Fifty years ago on March 18, 1963, the U.S. Supreme Court issued its landmark decision Gideon v. Wainwright, establishing that people accused of crimes have the right to a lawyer regardless of their ability to pay.

The ruling fundamentally transformed the criminal justice system in America. But to lawyers who represent the poor, there’s little cause for celebration. "Sackcloth and ashes" is a more apt commemoration, said Stephen Bright, president of the Southern Center for Human Rights, which represents people facing the death penalty and advocates for indigent defense reform. Within the criminal defense bar, there is widespread agreement that Gideon‘s lofty promise has gone unfulfilled. The high court in a unanimous decision found that "lawyers in criminal courts are necessities, not luxuries." If a person facing a felony charge is too poor to hire a lawyer, the court ruled, the government is obligated to provide one for free. Subsequent decisions expanded the right to juvenile proceedings and certain misdemeanors.

To state and local governments, the ruling has amounted to a massive unfunded mandate, one that they have struggled with — and sometimes resisted — ever since. Take Wisconsin, where private lawyers who are hired to represent indigent defendants are paid $40 an hour — unchanged since 1978. Or Louisville, Ky., where public defenders are each assigned nearly 500 cases a year. Or Maryland, where a state court of appeals last year ruled defendants are entitled to counsel at bail hearings — but rather than coming up with $28 million to pay for it, the state Legislature repealed the law instead.

"We’ve failed tragically to realize [Gideon's] promise because of the unwillingness of state and local governments to adequately fund the defense function," said Steven Benjamin, president of the National Association of Criminal Defense Lawyers. "The system is broken. It can’t be relied upon to protect innocent people from conviction."

About 80 percent of the accused rely on court-appointed counsel. Over­whelmed with cases and starved for resources, some public defenders have little choice in representing their clients but to "meet ‘em and plead ‘em," as the saying goes, spending just a few moments talking with a defendant before entering a plea. "People are just processed through the courts. There are no professional legal services provided," said Bright, who said that guilty pleas account for the vast majority of criminal convictions. Too often, a public defender is reduced to being little more than a messenger, conveying the prosecutor’s plea offer but unable to "argue [because] you don’t know the facts or anything about the background of the client," he said.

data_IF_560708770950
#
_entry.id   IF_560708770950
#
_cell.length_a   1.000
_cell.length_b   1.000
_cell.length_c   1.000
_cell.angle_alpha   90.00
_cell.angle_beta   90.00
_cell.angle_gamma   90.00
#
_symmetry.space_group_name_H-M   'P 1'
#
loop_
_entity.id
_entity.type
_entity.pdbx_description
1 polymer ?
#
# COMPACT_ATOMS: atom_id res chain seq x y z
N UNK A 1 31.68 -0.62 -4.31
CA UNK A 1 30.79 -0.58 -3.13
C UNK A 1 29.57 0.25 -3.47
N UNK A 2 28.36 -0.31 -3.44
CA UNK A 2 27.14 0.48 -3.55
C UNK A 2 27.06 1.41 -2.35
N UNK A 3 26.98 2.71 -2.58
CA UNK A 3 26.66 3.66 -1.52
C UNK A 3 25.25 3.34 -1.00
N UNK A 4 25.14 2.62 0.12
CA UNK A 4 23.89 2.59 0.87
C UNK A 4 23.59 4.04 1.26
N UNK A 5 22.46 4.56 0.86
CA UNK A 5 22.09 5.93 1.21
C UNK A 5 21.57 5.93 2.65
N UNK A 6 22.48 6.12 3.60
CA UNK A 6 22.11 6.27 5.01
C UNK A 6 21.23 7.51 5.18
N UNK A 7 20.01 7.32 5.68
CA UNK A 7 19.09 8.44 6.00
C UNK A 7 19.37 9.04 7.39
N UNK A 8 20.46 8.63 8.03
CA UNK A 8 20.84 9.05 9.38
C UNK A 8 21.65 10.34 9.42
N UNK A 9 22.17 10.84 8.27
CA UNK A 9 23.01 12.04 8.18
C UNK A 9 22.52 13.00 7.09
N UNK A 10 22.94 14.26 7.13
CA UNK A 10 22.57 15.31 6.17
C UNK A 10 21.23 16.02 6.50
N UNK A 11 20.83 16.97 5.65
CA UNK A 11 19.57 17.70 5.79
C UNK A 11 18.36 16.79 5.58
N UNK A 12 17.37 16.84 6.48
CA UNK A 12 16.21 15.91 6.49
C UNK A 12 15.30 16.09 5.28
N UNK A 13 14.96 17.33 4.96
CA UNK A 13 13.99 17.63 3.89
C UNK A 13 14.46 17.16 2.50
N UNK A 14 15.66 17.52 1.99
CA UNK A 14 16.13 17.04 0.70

He recounts the plaintive query from one defendant: "What would happen to my case if I had a real lawyer?"

In theory, the way to fix the system is simple: "A massive infusion of funds," said Stephanos Bibas, a professor of law and criminology at the University of Pennsylvania Law School. "But it’s equally clear that, in an era of sequester, no one is getting a massive infusion of funds." Besides, he noted, it’s "politically popular to pay the salaries of the police and prosecutors," but much less so to fund indigent defense. "There’s a deep structural problem here."

To be sure, the news is not all bleak. Litigation and legislative changes have brought about key reforms in some areas. Other states in recent years have created independent commissions to oversee indigent defense and, increasingly, advocates are suggesting ways to improve the system at minimal cost.

"We still have a ways to go as a society in providing what most of us would feel is adequate counsel," said former Attorney General Edwin Meese III, speaking last week on a panel about Gideon at the Heritage Foundation in Washington. "Funding, as in all governmental activities, is a part of it, but mostly I think it’s the necessity of a continuing will for the legal profession, for those who are judges, legislators and others to understand the importance of the Gideon case. And that is, the idea of the right to counsel as being essential to a fair trial."


Daniel Goyette is the chief public defender in the Louisville Metro Public Defender’s Office, where new lawyers earn $38,770 a year. He’s on the front lines of the battle to provide indigent legal services, and described the system as "at a crisis point."

Currently in the midst of capital post-conviction proceedings, he didn’t have time for an interview, but instead sent detailed answers to questions in an email — time-stamped 5:01 a.m. Lawyers in his office carry a staggering caseload — nearly 500 cases a year — well above long-standing national guidelines of no more than 150 felonies per lawyer per year.